The different flavors of The Discovery Channel or The History Channel are the TV channels most likely to be left on all day in my house. I was going about a few chores just this week when I overhead a familiar name and so I turned my attention to the big screen.
Somebody was talking about skunk cabbage as something bears like to eat and when I looked up at the TV I saw a plant that was not what I know to be skunk cabbage. The H2 channel was running some silly program — yeah I’m not convinced — about Bigfoot.
The people researching the big-hairy-man-ape legend were in Washington State about to set up some trail cameras in hope of capturing an image of Sasquatch passing though the forest. Deer, a cougar and a bear were actually photographed in the baited location. Sorry, no Bigfoot!
Anyway, the location was the Western United States and the mountain habitat was forested. Snow was on the ground and the skunk cabbage leaves were already growing so it had to be late winter or early spring.
Note the stream in the image below from a History Channel program as it’s near the habitat of skunk cabbage.
Skunk cabbage grows in lowlands for the moisture. It may be surprising to know it can grow right in the middle of creeks and in standing water.
Every year when most of the scenery is trimmed down to bare trees and the colors are browns and greys, the chives come out of hiding. Green is really noticeable in the woods when you see it in January or February.
Wild chives grow in the forested mountains of Central Pennsylvania. The first time I realized these plants were the same chives that we eat, it stumped me. I guess I had never given any thought about, “Where do chives come from?”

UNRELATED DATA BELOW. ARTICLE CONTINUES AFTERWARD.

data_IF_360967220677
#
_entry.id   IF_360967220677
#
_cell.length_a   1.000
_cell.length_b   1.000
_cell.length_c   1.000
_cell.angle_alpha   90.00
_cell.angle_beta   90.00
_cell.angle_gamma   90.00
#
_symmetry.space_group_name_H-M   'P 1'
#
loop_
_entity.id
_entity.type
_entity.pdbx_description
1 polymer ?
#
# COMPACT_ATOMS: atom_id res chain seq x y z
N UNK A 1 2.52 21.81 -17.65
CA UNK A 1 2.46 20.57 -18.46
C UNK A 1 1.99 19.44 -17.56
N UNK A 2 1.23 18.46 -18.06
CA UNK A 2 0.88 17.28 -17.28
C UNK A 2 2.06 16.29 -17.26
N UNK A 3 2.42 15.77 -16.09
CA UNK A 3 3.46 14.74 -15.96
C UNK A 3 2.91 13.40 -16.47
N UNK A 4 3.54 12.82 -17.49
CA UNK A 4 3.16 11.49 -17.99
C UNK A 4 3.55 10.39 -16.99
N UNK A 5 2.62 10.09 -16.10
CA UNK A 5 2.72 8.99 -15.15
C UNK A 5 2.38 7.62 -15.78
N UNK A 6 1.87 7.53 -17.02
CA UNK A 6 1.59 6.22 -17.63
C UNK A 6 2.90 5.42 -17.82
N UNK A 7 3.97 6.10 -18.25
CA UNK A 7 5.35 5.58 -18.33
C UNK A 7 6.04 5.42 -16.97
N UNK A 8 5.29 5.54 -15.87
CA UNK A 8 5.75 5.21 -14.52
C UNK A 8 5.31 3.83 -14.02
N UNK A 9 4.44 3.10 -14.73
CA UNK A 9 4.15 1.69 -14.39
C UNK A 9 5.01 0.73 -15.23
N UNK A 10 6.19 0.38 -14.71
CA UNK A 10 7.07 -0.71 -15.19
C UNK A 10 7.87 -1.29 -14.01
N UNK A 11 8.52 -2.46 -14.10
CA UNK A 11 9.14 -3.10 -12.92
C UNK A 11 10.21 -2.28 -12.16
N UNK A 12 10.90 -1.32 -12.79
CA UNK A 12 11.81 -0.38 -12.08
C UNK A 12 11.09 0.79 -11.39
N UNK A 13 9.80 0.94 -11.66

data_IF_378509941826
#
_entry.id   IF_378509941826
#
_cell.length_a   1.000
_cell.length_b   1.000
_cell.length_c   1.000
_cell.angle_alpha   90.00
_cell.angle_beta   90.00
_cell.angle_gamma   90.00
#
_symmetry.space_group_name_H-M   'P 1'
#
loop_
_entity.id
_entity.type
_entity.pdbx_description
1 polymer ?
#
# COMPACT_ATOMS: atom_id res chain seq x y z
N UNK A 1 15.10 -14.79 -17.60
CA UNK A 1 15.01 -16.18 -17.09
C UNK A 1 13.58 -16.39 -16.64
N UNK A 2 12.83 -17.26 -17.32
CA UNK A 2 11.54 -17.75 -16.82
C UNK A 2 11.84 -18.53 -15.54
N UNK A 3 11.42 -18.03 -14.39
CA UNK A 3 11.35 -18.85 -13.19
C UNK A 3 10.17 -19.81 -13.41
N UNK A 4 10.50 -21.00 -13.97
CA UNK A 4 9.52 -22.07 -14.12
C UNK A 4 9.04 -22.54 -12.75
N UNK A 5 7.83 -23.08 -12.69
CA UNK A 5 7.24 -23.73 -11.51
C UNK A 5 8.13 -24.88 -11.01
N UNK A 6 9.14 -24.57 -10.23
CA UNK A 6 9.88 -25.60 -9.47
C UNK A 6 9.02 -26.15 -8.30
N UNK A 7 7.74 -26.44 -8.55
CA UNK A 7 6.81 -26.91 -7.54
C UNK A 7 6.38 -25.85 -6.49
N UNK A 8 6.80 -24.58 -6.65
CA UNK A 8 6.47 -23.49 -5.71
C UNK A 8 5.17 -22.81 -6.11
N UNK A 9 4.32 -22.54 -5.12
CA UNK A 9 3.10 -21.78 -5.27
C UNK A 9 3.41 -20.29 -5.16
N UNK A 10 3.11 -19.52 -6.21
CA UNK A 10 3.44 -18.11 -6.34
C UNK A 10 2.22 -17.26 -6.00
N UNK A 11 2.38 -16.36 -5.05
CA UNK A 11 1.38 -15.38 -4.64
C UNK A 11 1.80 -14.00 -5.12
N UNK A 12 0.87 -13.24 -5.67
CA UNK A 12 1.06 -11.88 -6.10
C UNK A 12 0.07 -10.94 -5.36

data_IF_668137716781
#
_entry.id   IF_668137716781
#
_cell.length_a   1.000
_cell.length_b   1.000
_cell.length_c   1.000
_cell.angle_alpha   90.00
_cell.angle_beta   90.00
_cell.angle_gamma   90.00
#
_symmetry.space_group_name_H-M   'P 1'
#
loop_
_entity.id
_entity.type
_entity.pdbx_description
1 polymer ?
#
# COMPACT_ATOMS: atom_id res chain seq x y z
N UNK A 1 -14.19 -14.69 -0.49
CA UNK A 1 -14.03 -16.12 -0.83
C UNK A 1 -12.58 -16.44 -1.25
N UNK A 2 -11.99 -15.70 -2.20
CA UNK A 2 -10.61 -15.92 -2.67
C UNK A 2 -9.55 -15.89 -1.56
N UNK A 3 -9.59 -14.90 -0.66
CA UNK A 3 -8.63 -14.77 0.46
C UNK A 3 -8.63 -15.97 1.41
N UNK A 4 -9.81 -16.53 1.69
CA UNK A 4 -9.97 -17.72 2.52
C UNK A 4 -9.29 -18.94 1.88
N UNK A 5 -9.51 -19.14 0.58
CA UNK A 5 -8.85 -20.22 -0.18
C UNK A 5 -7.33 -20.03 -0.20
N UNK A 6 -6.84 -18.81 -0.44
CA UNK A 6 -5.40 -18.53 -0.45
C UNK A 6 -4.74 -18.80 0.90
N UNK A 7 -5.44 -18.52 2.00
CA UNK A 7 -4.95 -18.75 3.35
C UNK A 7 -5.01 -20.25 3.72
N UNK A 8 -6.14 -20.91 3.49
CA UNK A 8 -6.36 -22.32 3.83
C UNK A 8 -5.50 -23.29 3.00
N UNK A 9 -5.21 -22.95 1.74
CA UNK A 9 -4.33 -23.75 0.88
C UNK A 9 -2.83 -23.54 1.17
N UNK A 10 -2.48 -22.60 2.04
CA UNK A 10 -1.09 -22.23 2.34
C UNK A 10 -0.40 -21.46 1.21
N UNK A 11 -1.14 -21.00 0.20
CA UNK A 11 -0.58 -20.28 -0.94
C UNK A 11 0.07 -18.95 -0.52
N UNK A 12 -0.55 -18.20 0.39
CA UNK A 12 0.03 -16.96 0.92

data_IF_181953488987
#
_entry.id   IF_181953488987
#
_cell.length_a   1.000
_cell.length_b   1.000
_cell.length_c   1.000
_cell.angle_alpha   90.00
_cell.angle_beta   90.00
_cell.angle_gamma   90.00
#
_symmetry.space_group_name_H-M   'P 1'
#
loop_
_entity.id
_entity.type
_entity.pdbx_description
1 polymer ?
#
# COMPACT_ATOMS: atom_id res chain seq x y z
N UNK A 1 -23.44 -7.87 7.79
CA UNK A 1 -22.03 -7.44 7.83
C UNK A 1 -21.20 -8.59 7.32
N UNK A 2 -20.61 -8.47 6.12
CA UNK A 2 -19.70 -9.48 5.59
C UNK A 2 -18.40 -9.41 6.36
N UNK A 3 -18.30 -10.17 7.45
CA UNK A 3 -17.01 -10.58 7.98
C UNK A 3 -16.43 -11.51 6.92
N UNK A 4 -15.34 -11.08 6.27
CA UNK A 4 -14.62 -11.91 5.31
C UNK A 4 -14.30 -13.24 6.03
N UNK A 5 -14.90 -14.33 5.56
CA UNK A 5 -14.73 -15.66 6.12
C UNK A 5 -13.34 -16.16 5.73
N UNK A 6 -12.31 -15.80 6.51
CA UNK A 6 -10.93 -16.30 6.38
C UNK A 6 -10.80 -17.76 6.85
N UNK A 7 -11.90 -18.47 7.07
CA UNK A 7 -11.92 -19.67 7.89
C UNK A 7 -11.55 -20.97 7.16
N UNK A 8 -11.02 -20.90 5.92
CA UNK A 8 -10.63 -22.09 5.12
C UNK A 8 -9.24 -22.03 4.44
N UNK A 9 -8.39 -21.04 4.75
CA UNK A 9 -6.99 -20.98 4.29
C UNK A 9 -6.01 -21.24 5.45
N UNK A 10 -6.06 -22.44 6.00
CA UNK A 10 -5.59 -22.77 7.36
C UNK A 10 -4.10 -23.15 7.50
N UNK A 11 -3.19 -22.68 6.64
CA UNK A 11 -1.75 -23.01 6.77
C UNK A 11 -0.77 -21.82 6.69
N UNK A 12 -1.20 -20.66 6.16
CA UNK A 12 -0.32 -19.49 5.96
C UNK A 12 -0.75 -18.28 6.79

Well, they looked like chives, but fakes and look-a-likes abound in nature, so we need to take precautions and err on the side of safety. I know of a guy who died after eating a wild mushroom, so I take heed to all warnings!
Crushing one of the long, rolled leaves gave out a scent of chives. That’s how you know they’re ok to eat.
We’ve grown chives in the herb garden so it was easy to recognize the ‘clump of grass in the middle of the woods’ as wild chives.
The way to know you’re safe with your wild-picked chives is to note the smell. If your “chives” don’t have an onion or chive-like scent, then it’s not the right plant. Besides, in Eastern North America there isn’t another plant that looks quite like chives.
Chives, Allium schoenoprasum, grows in clumps that are taller than grass in your yard. These clumps rise above the leaf litter on the forest floor.
The dark green leaves are hollow cylinders that taper to a point at the tip. The longest leaves, maybe up to a foot long, bend to the sides. When crushed, they release a mild onion-like scent.
If you were to dig up the plant, you’d find small 1/2-inch white bulbs from which the leaves sprout.
Garlic, onion and chives are all members of the Lily Family, Liliaceae, and one thing they have in common are the odoriferous compounds that make them tasty. Other family members are quite poisonous, such as irises and gladiolas, but they have no onion-like smell. Also, all these related plants are much larger than chives and the leaves tend to be flat, not rolled like the chives leaves.
Flowering occurs in mid- to late-Spring as a cluster of pink/lavender flowerettes on a round flower head. We’ll be looking for chives to flower in May or June at our location.
Too bad it was so foggy that we didn’t venture out earlier. What a wonderful ice fog to behold!
Had we left the house any later we would have missed the beautiful display all along the back roads to the main highway.
Car lights beamed through the fog and the land on the mountain looked liked it was topped off by a giant cloud. You couldn’t see far at all, perhaps an 1/8 of a mile at most.
Then, at the side of the road the weeds glowed with an extra bright white. The once white and golden-flowering weeds were white with a heavy frost. But it seemed like such a thick frost we termed it an “ice fog” that gave us the beautiful icy mini-sculptures to ponder.